|A mother and her daughter with Down Syndrome. Taken from:|
Yes, those with Down Syndrome are genetically different from those that are not. For those never touching Biology after tenth grade Science (or the highest-level Biology you were required to take where you live), the majority of the human population - most likely including you - were born with forty-six chromosomes (DNA molecules), receiving twenty-three from each parent. The majority of those with Down Syndrome are born with an extra copy of Chromosome 21 from one of their parents (Trisomy 21). There are also other types of Down Syndrome including mosaicism, a fraction of cells contain a third Chromosome 21, and Translocation, part of Chromosome 21 latching to another chromosome.
Yet with an extra chromosome, those with Down Syndrome are similar to those that are not. To summarize in a sentence, those with Down Syndrome can achieve heights and therefore live fulfilling lives on their own. Take a look at the article posted on National Geographic by Melissa Riggio on Down Syndrome before she died of Leukemia in 2008. Riggio reminded me of any other teenager. She disliked her sisters taking her CDs and she was on her school swim team. She had a tougher time at school than the average person yet it further made her human for she had her weaknesses just as the rest of us. She had her niche of writing poetry and singing too, just as we have talents and passions. I am confident she could have been anyone.
Stigma to Down Syndrome existed since those named 'mentally retarded' were institutionalized where they were mistreated or despised by doctors and therefore not operated for life-saving treatments or abandoned. It continued into the 1980s at which one would call a "Disabilities Rights Movement" gained momentum. Yet we are far from the gold - or bronze medal. Or steel or aluminum. (What, are you expecting me to rank all the known alloys and choose one?)
I want you to imagine being the person knowing that "70 and 90 percent of parents given a prenatal diagnosis opt to have an abortion" of fetuses with Down Syndrome. I want you to revisit the article in the National Geographic and read Melissa Riggio: "When I first started to work on this story, I thought maybe I shouldn’t do it. I thought you might see that I have Down syndrome, and that you wouldn’t like me." I want you recall an article on the news about children with Down Syndrome being bullied and educators dismissing the event as being outside their scope, or educators themselves imposing restrictions on children with Down Syndrome. (I would post the links but haven't been able to find them.)
I know discussing abortion rights is almost stepping into a waterpark in fifteen-degrees ambient temperature and being anti-Polar-Bear-Swim. But I must address the stigma toward those with Down Syndrome, the idea that those with Down Syndrome are challenging persons that cannot have achievements and are difficult to oversee, completely dependent, inept and costly, are still inhaled. What does the stigma do? It reaches those that know a person or people with Down Syndrome. It suggests to them that they need to be segregated or placed where they can be 'solved' for the time being. It suggests to educators to reduce expectations for a student and therefore not see what the student can achieve. It suggests to parents that their child is problematic. It suggests to doctors that they have an inept patient. What does suggest do to those that may give birth to a person with Down Syndrome? It suggests to them to fear the baby waiting, the baby waiting to be born, that any hopes of the child they wanted are gone. To some it suggests to add another fetus to the 90% of Down Syndrome fetuses being aborted. What does it to do those with Down Syndrome themselves? It nurtures an environment of low esteem and a dignity unreached, seemingly dangling at the topmost branch of a tree but the bark being too slippery to climb.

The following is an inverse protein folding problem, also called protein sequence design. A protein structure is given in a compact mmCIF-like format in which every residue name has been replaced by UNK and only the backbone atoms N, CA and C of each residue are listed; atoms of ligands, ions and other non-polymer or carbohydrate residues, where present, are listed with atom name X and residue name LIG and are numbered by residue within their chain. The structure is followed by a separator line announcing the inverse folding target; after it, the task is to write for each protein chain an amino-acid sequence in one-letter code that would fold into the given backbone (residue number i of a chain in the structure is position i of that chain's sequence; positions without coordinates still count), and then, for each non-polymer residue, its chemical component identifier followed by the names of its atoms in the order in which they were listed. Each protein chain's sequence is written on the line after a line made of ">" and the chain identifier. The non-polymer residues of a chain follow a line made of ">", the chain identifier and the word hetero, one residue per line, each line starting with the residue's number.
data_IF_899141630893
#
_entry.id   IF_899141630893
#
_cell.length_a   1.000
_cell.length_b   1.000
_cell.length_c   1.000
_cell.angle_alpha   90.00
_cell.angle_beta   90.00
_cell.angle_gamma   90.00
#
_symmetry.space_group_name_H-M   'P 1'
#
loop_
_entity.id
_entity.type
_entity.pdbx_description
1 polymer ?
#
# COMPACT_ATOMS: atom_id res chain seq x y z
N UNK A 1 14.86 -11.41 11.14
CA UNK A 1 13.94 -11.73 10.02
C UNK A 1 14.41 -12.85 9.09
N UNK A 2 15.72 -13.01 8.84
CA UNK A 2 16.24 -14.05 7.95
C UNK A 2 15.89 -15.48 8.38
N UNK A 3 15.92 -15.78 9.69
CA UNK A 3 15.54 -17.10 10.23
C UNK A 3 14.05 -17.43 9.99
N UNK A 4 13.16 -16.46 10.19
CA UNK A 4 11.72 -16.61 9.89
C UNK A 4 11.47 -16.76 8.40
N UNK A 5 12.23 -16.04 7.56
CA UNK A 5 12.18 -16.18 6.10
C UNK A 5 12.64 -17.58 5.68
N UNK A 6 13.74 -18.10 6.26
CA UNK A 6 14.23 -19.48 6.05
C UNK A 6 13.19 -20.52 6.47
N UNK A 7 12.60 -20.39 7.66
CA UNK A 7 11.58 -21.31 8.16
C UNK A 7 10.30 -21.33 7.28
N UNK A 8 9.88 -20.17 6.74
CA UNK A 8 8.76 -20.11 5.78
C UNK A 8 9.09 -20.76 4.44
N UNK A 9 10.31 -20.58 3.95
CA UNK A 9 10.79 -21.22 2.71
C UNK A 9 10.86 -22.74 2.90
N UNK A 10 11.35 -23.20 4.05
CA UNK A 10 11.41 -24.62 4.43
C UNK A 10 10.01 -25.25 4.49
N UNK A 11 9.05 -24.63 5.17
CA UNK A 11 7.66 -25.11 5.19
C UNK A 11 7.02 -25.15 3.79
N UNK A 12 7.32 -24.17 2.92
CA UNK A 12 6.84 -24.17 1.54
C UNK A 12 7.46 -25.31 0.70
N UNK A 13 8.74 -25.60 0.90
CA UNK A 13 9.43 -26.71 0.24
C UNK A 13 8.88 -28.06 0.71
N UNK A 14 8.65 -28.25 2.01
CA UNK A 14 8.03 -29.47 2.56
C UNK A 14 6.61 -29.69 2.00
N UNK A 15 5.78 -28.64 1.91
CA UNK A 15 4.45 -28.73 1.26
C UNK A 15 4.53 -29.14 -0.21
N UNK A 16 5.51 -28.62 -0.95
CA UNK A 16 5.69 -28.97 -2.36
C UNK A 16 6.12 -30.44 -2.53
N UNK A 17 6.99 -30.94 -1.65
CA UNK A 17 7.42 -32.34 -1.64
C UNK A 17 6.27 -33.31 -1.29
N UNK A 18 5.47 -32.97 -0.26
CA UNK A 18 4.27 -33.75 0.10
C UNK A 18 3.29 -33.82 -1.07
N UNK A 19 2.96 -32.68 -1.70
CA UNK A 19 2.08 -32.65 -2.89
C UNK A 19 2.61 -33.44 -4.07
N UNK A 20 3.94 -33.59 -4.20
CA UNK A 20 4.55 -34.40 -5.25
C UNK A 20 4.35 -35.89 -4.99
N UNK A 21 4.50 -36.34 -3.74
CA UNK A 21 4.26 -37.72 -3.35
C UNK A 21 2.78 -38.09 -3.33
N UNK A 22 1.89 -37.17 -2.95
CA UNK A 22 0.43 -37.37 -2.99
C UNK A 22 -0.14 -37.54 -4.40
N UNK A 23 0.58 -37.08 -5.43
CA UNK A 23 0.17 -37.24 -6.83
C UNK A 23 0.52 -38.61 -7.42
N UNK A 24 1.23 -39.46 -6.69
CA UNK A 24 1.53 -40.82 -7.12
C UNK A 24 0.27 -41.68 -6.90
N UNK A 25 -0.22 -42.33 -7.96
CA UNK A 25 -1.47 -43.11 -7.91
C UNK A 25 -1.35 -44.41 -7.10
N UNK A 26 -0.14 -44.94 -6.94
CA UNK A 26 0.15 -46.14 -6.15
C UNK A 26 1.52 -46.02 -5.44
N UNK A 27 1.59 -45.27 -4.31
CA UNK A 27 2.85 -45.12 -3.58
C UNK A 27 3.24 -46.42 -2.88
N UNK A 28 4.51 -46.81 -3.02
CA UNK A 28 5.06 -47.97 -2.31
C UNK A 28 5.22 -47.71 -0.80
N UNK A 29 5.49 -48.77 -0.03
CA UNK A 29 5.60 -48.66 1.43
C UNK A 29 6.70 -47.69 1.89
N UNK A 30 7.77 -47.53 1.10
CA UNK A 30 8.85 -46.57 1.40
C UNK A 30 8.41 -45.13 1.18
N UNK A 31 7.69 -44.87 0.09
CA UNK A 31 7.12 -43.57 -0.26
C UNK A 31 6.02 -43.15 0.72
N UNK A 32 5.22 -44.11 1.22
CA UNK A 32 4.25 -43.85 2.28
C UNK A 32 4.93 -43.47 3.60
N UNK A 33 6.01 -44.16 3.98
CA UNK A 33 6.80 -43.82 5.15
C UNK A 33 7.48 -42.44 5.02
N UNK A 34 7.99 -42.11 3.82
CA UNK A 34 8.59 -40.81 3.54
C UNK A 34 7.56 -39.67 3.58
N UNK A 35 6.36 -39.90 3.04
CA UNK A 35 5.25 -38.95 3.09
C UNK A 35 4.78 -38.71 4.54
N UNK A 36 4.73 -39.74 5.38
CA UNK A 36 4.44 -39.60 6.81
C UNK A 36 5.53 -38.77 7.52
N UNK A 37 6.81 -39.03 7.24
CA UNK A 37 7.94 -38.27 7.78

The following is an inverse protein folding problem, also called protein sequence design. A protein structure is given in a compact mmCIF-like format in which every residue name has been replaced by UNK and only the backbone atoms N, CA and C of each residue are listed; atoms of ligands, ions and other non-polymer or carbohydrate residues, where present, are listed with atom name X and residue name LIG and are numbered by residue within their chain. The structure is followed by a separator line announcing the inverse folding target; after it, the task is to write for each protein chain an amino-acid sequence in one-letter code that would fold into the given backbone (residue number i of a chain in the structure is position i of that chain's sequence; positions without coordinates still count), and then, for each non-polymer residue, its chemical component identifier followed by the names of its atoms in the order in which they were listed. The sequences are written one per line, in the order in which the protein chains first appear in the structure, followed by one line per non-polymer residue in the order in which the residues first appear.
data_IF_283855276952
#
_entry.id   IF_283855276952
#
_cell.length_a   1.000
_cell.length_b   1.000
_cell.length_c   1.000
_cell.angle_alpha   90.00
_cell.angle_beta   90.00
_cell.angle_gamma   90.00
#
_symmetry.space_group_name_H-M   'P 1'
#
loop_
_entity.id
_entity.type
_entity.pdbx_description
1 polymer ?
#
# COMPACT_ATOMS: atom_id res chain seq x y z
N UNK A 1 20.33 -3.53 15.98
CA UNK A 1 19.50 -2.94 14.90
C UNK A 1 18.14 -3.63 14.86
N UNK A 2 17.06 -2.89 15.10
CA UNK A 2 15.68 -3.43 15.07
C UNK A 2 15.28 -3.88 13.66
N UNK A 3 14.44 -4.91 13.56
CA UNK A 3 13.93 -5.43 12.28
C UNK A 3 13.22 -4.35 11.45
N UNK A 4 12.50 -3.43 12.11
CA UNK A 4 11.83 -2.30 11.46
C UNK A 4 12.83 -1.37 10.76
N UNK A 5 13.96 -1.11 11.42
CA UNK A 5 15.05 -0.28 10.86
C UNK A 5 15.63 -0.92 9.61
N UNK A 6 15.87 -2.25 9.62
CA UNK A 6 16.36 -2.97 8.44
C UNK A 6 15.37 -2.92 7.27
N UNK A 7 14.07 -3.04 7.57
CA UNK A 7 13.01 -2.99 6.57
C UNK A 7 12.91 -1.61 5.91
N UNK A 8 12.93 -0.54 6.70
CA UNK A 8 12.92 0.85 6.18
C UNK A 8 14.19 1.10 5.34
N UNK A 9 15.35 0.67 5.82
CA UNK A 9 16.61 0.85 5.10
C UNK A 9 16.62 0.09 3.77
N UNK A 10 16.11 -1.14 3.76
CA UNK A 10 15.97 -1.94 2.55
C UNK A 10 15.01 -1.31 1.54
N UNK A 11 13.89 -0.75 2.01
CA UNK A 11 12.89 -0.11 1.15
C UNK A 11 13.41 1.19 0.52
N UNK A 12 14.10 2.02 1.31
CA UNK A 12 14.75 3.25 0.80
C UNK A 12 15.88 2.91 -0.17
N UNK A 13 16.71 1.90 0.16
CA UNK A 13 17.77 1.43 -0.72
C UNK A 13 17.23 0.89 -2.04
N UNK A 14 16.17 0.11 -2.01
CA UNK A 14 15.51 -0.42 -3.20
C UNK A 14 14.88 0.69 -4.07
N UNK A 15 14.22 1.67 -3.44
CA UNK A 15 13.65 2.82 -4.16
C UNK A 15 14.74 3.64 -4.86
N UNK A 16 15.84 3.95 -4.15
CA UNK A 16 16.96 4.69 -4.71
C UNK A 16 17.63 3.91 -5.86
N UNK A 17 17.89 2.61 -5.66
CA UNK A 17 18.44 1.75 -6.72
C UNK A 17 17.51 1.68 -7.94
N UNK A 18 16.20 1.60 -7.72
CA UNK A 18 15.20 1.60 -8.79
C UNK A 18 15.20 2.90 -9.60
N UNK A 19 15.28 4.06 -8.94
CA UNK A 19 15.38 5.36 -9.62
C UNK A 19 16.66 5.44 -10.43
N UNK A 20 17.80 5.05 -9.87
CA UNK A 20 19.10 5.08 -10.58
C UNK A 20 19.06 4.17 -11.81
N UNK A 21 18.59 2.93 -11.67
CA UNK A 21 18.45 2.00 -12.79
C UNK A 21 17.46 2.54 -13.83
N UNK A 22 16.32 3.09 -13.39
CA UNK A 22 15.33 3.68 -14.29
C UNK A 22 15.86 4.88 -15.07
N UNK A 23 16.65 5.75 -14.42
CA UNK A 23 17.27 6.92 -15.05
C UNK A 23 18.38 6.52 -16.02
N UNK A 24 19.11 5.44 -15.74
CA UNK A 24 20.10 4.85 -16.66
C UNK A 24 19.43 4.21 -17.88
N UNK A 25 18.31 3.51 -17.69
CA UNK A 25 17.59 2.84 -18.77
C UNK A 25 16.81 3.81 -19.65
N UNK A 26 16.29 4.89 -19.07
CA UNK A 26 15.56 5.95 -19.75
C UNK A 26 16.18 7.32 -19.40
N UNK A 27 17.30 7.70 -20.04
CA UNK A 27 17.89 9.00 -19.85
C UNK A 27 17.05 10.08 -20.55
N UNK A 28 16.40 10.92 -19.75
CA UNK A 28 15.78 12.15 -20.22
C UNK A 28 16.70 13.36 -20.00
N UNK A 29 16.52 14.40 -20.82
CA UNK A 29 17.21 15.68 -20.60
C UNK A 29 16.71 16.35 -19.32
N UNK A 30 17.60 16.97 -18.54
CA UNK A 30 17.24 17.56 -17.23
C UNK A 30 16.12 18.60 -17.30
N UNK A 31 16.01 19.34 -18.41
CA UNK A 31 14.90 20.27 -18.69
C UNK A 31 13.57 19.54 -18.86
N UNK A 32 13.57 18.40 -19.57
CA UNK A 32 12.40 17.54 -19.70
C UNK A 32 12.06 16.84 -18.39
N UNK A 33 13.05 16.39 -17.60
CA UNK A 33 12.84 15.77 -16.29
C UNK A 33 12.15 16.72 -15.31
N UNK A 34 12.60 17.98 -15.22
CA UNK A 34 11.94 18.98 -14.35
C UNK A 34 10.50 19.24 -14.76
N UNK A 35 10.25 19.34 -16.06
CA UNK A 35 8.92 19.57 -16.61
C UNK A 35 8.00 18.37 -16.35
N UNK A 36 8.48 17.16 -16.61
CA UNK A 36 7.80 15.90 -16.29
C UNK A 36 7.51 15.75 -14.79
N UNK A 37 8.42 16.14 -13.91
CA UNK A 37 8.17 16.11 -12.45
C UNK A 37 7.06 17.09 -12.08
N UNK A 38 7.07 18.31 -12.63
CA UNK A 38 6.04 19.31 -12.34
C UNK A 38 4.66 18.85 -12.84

It is therefore time to build the stairway - actually ramp, to keep it accessible - to the topmost branch. It is time to reconsider the status-quo perception of those with Down Syndrome and to rebuild a new perception. It is time show that those with Down Syndrome are worth the company of their dignity and confidence. It is time to show that those with Down Syndrome are worth the company of success. Which they are.
It is simple yet difficult. To change the perceptions of multiple people is a daunting challenge. Yet it can start with and be passed on through the simple. Share positivity about those with Down Syndrome. Seek to include them and to bring out the best in them. Pass it on. We are already making several strides. Unlike searching Autism into the Google Search Bar and flooding your screen with the first page linking to Autism Speaks, other pro-cure links and stigmatizing stories from Google News, typing Down Syndrome in the Google Search Bar yields a few more positive outcomes. (I say only a few more.) Reading upon the Walrus for Writer's Craft assignments about a year ago (my Writer's Craft teacher referred us to the Walrus in multiple assignments requiring critical thinking and sophistication) I saw the photo essay of Down Syndrome and its positive portrayal as the title questioned the large number of abortions. I believe I see the steel and lumber (actually, let's choose a wood substitute. I'm almost a recycling enthusiast and want more carbon sinks than sources) needed to finish the ramp. It is time to become the toolbox.
Last, to those with Down Syndrome, I address you. I respect you and today I celebrate you. I celebrate your extra Chromosome 21 or translocated genes. I know there is nothing with you or your population. Everybody has weaknesses and everybody has strengths. You are extraordinary talented people just as the rest of us. Remember to hold onto your confidence - we'll make sure we build the ramp.
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